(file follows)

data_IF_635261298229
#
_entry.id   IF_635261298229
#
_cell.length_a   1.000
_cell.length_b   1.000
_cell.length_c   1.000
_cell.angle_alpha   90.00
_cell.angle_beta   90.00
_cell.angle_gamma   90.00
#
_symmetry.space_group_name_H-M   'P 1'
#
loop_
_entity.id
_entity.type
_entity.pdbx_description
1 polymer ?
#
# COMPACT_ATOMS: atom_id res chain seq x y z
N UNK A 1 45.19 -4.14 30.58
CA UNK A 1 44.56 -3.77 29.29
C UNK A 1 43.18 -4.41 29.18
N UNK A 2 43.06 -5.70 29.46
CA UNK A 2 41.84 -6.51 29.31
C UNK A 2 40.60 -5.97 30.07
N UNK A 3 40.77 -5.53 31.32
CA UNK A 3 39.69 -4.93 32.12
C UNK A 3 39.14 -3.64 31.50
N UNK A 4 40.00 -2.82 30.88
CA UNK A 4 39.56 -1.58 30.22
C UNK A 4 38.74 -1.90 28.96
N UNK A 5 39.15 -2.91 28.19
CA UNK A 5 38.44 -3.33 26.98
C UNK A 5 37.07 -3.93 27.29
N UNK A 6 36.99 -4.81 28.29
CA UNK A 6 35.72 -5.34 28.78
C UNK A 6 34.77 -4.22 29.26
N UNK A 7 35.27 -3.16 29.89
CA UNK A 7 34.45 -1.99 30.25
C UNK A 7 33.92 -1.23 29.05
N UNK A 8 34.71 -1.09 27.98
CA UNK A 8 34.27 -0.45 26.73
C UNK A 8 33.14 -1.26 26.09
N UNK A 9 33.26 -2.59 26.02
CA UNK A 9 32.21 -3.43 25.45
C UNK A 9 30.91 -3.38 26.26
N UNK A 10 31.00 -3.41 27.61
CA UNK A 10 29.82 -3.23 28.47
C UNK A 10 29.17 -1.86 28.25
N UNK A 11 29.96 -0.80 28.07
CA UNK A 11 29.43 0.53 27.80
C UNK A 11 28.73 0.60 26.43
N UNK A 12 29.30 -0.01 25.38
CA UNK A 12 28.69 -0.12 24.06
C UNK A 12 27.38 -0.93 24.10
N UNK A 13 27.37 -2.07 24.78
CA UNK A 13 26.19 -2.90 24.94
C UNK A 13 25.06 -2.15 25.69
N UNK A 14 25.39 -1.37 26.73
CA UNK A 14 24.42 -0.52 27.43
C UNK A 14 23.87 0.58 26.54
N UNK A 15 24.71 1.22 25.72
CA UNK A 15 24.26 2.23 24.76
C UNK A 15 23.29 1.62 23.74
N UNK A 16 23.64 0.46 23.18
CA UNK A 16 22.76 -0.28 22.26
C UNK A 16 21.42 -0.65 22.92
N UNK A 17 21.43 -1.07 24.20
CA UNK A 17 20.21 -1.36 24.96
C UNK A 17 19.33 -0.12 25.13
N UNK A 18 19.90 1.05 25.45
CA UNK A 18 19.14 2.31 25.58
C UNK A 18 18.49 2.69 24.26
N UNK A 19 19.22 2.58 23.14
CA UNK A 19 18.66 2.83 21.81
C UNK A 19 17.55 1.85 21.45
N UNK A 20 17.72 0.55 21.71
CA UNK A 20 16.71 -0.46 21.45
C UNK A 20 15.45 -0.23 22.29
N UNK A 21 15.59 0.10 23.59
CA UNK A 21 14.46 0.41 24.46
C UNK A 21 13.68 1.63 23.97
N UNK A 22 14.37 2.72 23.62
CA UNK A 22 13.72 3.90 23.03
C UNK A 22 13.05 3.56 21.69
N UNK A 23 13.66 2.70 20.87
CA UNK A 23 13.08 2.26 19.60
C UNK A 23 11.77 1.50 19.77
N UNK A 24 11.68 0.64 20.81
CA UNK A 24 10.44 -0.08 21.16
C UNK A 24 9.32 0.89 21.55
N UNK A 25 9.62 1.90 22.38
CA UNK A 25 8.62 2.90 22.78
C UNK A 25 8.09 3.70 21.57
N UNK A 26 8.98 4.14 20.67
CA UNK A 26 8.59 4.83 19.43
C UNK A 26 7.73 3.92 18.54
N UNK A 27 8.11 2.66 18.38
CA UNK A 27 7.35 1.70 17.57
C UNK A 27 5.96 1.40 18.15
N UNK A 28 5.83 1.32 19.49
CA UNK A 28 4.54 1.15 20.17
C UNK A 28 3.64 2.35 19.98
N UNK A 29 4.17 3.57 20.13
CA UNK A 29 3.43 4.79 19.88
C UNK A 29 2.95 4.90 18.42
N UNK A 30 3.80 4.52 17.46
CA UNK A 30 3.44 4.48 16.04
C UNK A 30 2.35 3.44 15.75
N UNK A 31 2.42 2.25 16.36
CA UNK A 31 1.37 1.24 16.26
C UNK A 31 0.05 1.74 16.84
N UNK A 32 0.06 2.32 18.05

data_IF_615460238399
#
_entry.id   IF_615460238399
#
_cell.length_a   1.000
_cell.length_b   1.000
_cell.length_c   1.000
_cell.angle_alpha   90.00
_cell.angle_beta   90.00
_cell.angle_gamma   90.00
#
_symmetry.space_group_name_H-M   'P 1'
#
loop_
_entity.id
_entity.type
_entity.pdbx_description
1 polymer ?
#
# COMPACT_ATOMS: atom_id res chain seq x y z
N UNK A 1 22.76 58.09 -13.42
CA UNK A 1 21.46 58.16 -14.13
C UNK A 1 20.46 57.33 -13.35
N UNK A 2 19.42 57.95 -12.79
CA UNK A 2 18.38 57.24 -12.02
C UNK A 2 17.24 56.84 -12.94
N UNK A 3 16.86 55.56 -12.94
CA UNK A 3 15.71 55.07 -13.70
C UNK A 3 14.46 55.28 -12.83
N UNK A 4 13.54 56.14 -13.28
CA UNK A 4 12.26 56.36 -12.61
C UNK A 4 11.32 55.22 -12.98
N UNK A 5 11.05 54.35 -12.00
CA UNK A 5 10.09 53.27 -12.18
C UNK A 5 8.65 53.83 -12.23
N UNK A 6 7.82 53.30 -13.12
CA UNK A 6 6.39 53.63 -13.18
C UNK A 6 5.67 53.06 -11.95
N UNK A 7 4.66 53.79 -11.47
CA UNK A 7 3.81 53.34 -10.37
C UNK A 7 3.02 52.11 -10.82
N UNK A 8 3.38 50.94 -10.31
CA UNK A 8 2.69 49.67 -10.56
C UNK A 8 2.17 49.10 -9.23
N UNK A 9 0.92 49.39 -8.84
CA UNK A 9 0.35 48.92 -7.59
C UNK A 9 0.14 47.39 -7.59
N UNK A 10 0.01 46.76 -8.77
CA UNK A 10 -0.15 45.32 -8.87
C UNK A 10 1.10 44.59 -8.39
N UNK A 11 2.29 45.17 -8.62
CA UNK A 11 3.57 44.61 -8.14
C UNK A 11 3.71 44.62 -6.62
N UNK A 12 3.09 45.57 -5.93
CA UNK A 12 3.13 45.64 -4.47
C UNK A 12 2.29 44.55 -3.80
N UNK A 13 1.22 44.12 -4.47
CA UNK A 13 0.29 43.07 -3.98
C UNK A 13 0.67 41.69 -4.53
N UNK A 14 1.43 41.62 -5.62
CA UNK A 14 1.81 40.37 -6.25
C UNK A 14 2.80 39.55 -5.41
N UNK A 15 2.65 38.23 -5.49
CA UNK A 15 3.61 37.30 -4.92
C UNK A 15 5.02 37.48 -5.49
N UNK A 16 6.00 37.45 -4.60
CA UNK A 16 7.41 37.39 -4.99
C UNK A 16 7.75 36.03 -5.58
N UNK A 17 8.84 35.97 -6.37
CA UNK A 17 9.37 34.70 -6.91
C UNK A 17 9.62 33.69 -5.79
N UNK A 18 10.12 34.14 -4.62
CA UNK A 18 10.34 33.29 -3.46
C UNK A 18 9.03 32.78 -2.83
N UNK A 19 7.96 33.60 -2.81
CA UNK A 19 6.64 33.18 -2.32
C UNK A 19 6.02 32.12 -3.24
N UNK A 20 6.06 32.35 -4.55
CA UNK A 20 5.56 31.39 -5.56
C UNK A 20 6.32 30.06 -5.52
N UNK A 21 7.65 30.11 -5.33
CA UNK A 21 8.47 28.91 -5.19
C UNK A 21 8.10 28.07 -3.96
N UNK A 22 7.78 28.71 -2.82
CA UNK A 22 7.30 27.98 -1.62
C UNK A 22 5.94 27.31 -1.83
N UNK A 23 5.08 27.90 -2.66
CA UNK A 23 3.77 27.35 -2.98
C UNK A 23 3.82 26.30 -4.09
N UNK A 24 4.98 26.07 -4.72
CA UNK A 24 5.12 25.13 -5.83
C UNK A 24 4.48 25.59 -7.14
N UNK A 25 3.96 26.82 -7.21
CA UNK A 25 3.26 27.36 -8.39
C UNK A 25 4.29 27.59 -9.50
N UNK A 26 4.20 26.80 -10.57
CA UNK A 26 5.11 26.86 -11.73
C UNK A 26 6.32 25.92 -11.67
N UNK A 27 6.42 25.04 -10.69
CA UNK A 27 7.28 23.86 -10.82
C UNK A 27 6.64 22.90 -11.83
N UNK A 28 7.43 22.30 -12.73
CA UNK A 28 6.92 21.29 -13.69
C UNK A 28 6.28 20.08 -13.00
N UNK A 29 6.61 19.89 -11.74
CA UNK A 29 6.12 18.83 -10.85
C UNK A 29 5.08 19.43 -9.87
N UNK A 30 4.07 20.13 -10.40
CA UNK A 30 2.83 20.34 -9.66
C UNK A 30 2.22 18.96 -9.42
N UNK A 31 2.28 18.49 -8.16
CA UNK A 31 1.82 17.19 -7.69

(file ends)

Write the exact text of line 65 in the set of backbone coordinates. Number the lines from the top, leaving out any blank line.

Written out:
C UNK A 15 23.29 1.62 23.74